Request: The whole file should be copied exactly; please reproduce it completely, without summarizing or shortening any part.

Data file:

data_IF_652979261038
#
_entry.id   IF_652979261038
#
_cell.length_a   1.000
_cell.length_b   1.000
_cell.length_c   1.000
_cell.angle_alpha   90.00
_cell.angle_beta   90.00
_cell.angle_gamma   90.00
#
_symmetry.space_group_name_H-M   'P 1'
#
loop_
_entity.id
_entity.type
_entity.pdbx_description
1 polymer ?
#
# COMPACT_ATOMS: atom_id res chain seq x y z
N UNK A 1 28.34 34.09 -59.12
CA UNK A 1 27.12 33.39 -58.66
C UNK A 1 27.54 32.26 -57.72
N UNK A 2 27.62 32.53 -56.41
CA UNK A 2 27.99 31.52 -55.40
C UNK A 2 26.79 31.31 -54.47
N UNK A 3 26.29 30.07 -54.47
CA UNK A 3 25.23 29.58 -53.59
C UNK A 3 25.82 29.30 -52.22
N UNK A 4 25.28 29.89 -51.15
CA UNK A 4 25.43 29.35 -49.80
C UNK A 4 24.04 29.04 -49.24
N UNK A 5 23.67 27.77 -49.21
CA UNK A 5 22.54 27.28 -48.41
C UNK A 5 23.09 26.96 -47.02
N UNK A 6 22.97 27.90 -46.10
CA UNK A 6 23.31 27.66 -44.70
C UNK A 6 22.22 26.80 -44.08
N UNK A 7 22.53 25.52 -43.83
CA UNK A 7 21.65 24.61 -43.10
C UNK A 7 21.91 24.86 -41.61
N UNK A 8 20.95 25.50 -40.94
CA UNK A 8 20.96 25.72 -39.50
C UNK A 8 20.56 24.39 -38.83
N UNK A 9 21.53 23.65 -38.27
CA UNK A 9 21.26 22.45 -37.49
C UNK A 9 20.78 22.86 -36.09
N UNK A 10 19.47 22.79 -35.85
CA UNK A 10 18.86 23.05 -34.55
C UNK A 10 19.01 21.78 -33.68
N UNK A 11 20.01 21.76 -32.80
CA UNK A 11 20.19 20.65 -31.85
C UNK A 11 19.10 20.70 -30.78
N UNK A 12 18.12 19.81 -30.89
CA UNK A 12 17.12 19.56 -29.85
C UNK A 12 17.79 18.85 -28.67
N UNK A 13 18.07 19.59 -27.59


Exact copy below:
data_IF_652979261038
#
_entry.id   IF_652979261038
#
_cell.length_a   1.000
_cell.length_b   1.000
_cell.length_c   1.000
_cell.angle_alpha   90.00
_cell.angle_beta   90.00
_cell.angle_gamma   90.00
#
_symmetry.space_group_name_H-M   'P 1'
#
loop_
_entity.id
_entity.type
_entity.pdbx_description
1 polymer ?
#
# COMPACT_ATOMS: atom_id res chain seq x y z
N UNK A 1 28.34 34.09 -59.12
CA UNK A 1 27.12 33.39 -58.66
C UNK A 1 27.54 32.26 -57.72
N UNK A 2 27.62 32.53 -56.41
CA UNK A 2 27.99 31.52 -55.40
C UNK A 2 26.79 31.31 -54.47
N UNK A 3 26.29 30.07 -54.47
CA UNK A 3 25.23 29.58 -53.59
C UNK A 3 25.82 29.30 -52.22
N UNK A 4 25.28 29.89 -51.15
CA UNK A 4 25.43 29.35 -49.80
C UNK A 4 24.04 29.04 -49.24
N UNK A 5 23.67 27.77 -49.21
CA UNK A 5 22.54 27.28 -48.41
C UNK A 5 23.09 26.96 -47.02
N UNK A 6 22.97 27.90 -46.10
CA UNK A 6 23.31 27.66 -44.70
C UNK A 6 22.22 26.80 -44.08
N UNK A 7 22.53 25.52 -43.83
CA UNK A 7 21.65 24.61 -43.10
C UNK A 7 21.91 24.86 -41.61
N UNK A 8 20.95 25.50 -40.94
CA UNK A 8 20.96 25.72 -39.50
C UNK A 8 20.56 24.39 -38.83
N UNK A 9 21.53 23.65 -38.27
CA UNK A 9 21.26 22.45 -37.49
C UNK A 9 20.78 22.86 -36.09
N UNK A 10 19.47 22.79 -35.85
CA UNK A 10 18.86 23.05 -34.55
C UNK A 10 19.01 21.78 -33.68
N UNK A 11 20.01 21.76 -32.80
CA UNK A 11 20.19 20.65 -31.85
C UNK A 11 19.10 20.70 -30.78
N UNK A 12 18.12 19.81 -30.89
CA UNK A 12 17.12 19.56 -29.85
C UNK A 12 17.79 18.85 -28.67
N UNK A 13 18.07 19.59 -27.59